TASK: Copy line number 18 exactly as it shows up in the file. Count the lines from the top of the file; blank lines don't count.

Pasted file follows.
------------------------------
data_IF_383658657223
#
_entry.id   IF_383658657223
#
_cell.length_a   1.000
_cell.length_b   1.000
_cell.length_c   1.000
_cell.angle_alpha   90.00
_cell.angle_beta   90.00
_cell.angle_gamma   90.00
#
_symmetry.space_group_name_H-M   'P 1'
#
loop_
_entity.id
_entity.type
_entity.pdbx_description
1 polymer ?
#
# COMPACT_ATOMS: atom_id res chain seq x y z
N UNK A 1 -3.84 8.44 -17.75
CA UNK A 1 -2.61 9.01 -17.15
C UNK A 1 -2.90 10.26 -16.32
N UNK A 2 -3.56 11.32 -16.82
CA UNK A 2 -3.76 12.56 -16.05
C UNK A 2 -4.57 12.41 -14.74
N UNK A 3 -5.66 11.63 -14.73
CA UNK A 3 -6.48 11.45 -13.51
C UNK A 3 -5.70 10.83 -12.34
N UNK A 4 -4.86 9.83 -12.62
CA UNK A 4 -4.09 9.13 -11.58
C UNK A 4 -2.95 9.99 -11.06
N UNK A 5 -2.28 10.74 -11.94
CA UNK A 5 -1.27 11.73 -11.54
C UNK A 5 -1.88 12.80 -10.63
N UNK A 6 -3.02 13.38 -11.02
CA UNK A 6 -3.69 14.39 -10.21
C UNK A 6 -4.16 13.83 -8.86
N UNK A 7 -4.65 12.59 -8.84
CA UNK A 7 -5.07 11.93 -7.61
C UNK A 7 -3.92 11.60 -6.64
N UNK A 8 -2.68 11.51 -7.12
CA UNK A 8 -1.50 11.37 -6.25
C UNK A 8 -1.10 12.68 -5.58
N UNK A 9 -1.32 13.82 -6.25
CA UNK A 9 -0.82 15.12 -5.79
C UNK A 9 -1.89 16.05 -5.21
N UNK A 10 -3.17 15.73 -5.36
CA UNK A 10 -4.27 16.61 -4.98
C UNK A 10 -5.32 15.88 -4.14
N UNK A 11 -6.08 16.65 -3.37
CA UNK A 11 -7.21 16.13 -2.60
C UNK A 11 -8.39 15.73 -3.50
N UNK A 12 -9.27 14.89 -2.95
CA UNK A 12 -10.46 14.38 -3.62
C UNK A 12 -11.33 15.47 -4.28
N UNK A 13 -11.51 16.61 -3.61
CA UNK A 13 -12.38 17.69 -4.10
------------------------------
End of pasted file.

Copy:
1 polymer ?